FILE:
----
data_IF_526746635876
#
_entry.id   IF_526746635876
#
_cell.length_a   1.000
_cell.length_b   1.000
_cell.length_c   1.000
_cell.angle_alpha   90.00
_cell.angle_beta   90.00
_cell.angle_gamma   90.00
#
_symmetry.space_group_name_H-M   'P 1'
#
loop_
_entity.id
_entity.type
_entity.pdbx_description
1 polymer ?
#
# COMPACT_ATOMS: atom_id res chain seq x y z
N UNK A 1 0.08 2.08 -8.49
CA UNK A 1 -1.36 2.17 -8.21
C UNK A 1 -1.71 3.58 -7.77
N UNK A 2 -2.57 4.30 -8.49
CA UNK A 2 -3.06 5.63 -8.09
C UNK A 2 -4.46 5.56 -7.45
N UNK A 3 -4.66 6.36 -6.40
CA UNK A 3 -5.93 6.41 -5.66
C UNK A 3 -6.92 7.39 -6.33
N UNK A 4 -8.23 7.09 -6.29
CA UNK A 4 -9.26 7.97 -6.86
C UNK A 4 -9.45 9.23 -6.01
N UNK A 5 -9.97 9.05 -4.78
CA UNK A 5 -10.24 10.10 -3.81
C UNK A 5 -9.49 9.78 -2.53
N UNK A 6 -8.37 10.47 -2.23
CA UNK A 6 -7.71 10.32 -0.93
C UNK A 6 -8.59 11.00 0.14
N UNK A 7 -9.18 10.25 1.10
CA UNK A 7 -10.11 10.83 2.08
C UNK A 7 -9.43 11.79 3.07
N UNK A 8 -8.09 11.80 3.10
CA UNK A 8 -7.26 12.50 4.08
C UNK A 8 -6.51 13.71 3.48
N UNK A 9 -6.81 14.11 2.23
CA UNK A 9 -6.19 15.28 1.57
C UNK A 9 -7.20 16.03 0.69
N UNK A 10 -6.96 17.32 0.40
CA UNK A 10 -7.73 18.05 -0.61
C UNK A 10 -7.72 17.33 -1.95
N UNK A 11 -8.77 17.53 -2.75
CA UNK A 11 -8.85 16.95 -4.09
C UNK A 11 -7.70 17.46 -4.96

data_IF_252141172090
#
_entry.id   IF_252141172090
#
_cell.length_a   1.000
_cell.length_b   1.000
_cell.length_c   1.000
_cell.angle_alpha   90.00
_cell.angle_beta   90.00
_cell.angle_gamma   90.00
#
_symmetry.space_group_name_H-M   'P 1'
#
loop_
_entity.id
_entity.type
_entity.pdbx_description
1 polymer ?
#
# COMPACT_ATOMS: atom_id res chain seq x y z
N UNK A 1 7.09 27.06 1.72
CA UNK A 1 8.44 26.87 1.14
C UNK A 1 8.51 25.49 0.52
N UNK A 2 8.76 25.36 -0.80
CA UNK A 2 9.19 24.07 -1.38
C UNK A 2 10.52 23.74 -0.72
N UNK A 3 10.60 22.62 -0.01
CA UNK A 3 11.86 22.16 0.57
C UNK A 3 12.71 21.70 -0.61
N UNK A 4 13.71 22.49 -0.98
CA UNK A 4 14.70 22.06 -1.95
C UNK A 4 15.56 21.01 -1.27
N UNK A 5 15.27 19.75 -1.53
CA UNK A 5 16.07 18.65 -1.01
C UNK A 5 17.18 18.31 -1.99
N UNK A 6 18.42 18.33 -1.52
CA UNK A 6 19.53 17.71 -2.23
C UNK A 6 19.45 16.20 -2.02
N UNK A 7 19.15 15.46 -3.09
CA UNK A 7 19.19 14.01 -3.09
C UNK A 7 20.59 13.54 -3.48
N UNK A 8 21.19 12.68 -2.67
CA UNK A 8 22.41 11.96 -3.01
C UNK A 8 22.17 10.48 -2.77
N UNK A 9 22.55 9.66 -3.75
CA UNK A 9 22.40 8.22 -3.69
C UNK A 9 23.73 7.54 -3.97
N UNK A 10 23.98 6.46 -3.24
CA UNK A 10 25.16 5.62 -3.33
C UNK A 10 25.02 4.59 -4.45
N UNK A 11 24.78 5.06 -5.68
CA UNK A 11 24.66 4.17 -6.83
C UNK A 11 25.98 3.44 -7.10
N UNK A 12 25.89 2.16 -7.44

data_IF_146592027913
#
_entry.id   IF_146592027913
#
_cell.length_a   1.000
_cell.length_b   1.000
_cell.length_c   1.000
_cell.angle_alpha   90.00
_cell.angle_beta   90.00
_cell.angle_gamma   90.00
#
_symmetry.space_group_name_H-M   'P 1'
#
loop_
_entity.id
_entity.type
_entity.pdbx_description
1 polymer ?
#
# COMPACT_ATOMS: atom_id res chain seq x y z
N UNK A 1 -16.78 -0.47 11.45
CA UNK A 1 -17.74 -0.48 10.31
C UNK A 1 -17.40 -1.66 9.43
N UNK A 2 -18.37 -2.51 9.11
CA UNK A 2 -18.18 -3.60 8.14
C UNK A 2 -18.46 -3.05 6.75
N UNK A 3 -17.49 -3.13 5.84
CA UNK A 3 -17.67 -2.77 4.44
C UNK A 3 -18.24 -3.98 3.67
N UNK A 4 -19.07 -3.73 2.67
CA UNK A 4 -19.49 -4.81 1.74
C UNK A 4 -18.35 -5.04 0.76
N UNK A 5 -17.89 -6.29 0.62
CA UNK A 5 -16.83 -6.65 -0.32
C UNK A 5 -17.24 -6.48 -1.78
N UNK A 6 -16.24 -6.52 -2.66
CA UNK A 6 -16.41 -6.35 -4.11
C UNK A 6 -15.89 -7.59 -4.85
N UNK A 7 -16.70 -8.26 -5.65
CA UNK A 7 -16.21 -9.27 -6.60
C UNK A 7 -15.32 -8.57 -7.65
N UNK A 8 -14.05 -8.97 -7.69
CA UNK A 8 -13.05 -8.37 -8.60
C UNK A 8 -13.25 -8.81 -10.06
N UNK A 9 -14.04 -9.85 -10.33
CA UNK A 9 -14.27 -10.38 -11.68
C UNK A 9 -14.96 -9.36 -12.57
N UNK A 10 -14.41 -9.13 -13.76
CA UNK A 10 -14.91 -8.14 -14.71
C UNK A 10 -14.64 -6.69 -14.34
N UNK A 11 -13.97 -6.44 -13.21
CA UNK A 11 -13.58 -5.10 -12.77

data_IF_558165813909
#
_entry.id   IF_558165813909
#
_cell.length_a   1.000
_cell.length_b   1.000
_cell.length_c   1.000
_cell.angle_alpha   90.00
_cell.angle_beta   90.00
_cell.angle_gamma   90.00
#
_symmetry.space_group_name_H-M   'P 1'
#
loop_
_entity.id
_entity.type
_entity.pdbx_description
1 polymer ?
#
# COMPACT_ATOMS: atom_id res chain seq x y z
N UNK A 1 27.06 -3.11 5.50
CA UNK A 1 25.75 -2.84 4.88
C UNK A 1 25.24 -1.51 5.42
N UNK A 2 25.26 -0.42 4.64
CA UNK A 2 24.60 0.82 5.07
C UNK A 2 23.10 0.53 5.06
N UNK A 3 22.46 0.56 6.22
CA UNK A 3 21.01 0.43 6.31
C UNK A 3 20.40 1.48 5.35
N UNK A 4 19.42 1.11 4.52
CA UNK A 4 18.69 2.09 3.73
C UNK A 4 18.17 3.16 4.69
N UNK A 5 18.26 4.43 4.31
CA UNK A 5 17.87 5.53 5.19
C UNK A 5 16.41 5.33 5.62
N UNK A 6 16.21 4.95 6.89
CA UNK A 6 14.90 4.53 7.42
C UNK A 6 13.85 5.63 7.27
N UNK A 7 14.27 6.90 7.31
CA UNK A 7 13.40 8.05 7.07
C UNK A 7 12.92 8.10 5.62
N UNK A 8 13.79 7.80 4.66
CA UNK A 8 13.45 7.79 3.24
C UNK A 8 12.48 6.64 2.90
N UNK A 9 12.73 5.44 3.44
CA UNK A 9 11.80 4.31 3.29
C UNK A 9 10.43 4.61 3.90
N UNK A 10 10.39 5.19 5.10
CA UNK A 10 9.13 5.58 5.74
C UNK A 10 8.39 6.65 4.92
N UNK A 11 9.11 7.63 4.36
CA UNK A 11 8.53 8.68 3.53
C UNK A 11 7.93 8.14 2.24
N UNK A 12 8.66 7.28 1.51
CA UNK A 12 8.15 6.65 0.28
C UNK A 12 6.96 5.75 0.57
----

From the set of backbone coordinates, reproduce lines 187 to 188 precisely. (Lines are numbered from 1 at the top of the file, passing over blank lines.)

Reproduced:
CA UNK A 3 21.01 0.43 6.31
C UNK A 3 20.40 1.48 5.35